Andy and Tammy — I especially value the viewpoints you bring. It gives me hope that even though my way is unconventional, it may be working well for my kids.
I Love you so much Lori, everyone is right about how amazing you are. Tessa is the best, it’s like she needed some big sister time. I am so glad that we have this relationship, it is very healthy for us. I also think you should right a book…….haha!!!!
Love you both endlessly,
Hmmmm on the book. I might need some help ;-).
I love you, too.
I so admire the self-confidence and keen awareness you possess as a mom. Amazing. I admit I would have been beside myself if someone painted my 7-year-old’s nails (but maybe I am just old fashioned about what is cool for the age 7 set and have a lot to learn!).>>Sounds like both you and Tessa got the break you both needed to re-energize.
Lori, you are one amazing person and mom. I love this! And what a great outcome to further prove that it isn’t weird. And therefore it won’t ever be weird for her. And I can only imagine how Crystal’s day and days have been since then. Not only did Tessa visit the well it sounds like, in your own ways, you and Crystal did a little visiting of your own. I think with what you are doing you are helping the disconnect be a little bit smaller. No matter what remember Tessa crawled into your lap while you were chatting and those little things also show the connection not the disconnection.>Loved the post!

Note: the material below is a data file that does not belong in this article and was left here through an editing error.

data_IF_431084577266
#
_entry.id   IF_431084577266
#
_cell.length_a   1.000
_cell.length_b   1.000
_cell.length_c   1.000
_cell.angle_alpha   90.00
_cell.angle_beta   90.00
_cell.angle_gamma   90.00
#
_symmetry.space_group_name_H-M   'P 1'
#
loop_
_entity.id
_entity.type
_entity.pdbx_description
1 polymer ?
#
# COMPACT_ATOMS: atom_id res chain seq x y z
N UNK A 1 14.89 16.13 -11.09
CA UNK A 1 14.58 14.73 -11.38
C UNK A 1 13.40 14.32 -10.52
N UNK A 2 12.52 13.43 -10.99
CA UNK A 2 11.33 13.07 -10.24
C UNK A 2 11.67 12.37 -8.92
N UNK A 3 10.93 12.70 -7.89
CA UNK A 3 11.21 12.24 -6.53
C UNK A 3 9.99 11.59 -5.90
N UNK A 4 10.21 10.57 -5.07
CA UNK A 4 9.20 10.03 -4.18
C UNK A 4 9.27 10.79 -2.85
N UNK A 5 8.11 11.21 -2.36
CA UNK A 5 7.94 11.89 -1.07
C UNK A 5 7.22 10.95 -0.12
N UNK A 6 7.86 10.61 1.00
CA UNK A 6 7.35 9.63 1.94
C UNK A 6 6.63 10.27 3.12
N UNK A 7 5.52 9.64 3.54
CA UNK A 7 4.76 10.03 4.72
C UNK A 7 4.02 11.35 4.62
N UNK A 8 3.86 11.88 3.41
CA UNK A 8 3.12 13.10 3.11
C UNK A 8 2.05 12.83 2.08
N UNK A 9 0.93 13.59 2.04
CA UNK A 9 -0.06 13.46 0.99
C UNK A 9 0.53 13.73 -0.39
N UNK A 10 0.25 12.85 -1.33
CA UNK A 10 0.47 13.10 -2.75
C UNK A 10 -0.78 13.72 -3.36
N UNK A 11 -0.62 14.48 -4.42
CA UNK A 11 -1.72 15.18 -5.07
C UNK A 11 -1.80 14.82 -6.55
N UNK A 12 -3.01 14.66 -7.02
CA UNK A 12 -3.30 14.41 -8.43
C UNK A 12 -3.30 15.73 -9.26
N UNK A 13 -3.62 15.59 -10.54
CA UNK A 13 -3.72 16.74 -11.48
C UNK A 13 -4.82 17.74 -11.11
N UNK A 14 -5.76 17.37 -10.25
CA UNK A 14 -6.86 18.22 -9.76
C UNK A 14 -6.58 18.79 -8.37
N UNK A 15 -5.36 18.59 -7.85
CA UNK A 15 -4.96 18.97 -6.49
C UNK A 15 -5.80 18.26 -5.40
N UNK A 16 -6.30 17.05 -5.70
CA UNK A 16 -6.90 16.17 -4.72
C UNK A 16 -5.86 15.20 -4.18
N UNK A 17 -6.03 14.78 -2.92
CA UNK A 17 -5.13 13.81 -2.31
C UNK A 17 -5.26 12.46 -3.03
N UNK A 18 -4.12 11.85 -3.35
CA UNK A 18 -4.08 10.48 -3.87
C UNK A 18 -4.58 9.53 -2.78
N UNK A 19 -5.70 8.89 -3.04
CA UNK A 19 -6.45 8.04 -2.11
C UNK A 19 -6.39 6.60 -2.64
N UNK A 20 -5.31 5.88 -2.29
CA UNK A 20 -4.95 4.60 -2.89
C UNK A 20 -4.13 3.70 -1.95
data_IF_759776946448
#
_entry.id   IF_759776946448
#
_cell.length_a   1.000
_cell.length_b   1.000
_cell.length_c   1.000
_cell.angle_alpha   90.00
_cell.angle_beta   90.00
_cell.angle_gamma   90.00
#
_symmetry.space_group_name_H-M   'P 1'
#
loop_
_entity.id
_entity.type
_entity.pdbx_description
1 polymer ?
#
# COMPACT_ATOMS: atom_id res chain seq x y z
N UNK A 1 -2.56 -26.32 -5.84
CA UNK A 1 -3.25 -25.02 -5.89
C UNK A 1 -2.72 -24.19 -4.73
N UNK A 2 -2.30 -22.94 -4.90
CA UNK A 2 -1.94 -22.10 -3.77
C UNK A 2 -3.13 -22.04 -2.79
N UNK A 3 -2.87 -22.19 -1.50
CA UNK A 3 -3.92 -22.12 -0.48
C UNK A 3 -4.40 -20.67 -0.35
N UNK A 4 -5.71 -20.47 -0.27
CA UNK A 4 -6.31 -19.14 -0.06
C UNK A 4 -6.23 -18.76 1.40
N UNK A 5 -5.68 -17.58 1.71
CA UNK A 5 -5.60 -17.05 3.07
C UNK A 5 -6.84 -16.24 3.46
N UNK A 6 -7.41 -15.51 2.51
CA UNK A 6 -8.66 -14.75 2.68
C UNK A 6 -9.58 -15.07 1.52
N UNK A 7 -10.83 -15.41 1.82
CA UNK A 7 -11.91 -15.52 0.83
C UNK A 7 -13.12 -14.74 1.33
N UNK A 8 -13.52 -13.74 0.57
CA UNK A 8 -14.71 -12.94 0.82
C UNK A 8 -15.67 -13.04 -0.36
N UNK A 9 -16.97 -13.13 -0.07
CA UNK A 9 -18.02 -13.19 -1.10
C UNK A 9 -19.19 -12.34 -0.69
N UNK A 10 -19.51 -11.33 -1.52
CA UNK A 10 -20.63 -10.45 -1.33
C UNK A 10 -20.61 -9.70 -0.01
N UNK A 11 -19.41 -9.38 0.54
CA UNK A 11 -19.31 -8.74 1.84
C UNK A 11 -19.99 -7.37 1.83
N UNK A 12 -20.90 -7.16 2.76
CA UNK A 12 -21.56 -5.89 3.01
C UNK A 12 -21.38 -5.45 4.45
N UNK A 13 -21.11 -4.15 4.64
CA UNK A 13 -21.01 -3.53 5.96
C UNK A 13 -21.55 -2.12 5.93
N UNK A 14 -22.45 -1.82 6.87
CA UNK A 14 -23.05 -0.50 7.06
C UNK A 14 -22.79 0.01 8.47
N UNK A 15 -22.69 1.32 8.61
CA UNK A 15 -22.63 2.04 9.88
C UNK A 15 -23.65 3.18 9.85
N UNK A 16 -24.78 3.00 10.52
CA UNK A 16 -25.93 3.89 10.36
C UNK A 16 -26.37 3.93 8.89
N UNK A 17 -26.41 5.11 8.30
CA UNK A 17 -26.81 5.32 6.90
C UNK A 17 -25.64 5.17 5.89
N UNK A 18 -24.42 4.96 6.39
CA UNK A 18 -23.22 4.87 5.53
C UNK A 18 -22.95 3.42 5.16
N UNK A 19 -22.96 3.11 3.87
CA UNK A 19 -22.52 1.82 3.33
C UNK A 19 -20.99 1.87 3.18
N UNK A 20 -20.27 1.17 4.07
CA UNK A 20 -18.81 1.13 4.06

You are just so freakin amazing. Seriously. That you do this and that you’re just appreciative of it. It’s awesome.
well-written and well said. sometimes we all just need to be away to float in some new energy. she needed it and so did you! >>i love your writing style lori and hope to encourage you to take this to a new level and write a book!>>see you tomorrow!>mb
It’s redundant to say so now, but I really, really do think you are amazing. I’m sure you have your moments of doubt, but you always seem so centered, so <>healthy.<> I aspire to be like you. Hell, to even <>pretend<> to be like you. >>It’s interesting that you feel you are having this tension with Tessa because your personalities are different, while one of my best friends also butts heads with her 7-year-old over everything. Ev-er-y-thing! I asked her about it one time and she sighed, and said, “[Furrow], she’s just like me. It drives me crazy.” So there you go. Maybe you just can’t win with 7-year-olds.